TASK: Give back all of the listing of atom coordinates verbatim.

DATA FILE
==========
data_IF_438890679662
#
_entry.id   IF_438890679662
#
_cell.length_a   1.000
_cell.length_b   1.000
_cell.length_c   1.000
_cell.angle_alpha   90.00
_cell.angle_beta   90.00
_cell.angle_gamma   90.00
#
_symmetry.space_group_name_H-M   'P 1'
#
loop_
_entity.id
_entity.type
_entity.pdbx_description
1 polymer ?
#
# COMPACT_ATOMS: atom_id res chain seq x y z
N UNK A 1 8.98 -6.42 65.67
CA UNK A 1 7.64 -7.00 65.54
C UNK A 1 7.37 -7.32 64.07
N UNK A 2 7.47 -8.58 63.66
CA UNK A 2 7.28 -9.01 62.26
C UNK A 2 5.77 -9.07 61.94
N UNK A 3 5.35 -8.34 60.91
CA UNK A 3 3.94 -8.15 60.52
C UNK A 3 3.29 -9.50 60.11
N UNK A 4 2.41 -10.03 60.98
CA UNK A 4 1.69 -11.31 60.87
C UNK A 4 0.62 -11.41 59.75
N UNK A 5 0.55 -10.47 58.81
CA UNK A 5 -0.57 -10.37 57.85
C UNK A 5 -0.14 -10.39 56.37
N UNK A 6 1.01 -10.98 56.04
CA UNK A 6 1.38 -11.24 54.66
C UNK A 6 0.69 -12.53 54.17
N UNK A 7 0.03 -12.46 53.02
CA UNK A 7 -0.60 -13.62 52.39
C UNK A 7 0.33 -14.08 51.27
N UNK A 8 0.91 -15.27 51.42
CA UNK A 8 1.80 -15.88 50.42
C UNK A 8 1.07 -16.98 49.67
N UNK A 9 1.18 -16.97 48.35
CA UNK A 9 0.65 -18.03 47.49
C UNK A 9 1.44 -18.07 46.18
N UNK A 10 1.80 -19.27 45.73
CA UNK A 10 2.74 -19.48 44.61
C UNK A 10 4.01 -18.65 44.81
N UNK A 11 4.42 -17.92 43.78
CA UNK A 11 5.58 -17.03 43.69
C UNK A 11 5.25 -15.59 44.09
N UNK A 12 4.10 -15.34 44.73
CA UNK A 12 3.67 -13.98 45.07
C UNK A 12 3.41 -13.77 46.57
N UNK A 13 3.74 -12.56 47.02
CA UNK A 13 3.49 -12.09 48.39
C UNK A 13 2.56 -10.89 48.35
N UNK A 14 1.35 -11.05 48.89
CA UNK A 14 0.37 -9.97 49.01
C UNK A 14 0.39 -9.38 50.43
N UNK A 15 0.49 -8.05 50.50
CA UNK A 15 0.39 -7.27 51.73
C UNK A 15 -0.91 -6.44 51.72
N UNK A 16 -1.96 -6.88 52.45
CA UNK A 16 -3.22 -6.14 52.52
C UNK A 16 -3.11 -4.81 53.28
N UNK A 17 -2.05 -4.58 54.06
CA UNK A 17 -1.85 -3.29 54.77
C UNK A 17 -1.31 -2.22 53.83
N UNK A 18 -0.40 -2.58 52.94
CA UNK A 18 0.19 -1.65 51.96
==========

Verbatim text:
data_IF_438890679662
#
_entry.id   IF_438890679662
#
_cell.length_a   1.000
_cell.length_b   1.000
_cell.length_c   1.000
_cell.angle_alpha   90.00
_cell.angle_beta   90.00
_cell.angle_gamma   90.00
#
_symmetry.space_group_name_H-M   'P 1'
#
loop_
_entity.id
_entity.type
_entity.pdbx_description
1 polymer ?
#
# COMPACT_ATOMS: atom_id res chain seq x y z
N UNK A 1 8.98 -6.42 65.67
CA UNK A 1 7.64 -7.00 65.54
C UNK A 1 7.37 -7.32 64.07
N UNK A 2 7.47 -8.58 63.66
CA UNK A 2 7.28 -9.01 62.26
C UNK A 2 5.77 -9.07 61.94
N UNK A 3 5.35 -8.34 60.91
CA UNK A 3 3.94 -8.15 60.52
C UNK A 3 3.29 -9.50 60.11
N UNK A 4 2.41 -10.03 60.98
CA UNK A 4 1.69 -11.31 60.87
C UNK A 4 0.62 -11.41 59.75
N UNK A 5 0.55 -10.47 58.81
CA UNK A 5 -0.57 -10.37 57.85
C UNK A 5 -0.14 -10.39 56.37
N UNK A 6 1.01 -10.98 56.04
CA UNK A 6 1.38 -11.24 54.66
C UNK A 6 0.69 -12.53 54.17
N UNK A 7 0.03 -12.46 53.02
CA UNK A 7 -0.60 -13.62 52.39
C UNK A 7 0.33 -14.08 51.27
N UNK A 8 0.91 -15.27 51.42
CA UNK A 8 1.80 -15.88 50.42
C UNK A 8 1.07 -16.98 49.67
N UNK A 9 1.18 -16.97 48.35
CA UNK A 9 0.65 -18.03 47.49
C UNK A 9 1.44 -18.07 46.18
N UNK A 10 1.80 -19.27 45.73
CA UNK A 10 2.74 -19.48 44.61
C UNK A 10 4.01 -18.65 44.81
N UNK A 11 4.42 -17.92 43.78
CA UNK A 11 5.58 -17.03 43.69
C UNK A 11 5.25 -15.59 44.09
N UNK A 12 4.10 -15.34 44.73
CA UNK A 12 3.67 -13.98 45.07
C UNK A 12 3.41 -13.77 46.57
N UNK A 13 3.74 -12.56 47.02
CA UNK A 13 3.49 -12.09 48.39
C UNK A 13 2.56 -10.89 48.35
N UNK A 14 1.35 -11.05 48.89
CA UNK A 14 0.37 -9.97 49.01
C UNK A 14 0.39 -9.38 50.43
N UNK A 15 0.49 -8.05 50.50
CA UNK A 15 0.39 -7.27 51.73
C UNK A 15 -0.91 -6.44 51.72
N UNK A 16 -1.96 -6.88 52.45
CA UNK A 16 -3.22 -6.14 52.52
C UNK A 16 -3.11 -4.81 53.28
N UNK A 17 -2.05 -4.58 54.06
CA UNK A 17 -1.85 -3.29 54.77
C UNK A 17 -1.31 -2.22 53.83
N UNK A 18 -0.40 -2.58 52.94
CA UNK A 18 0.19 -1.65 51.96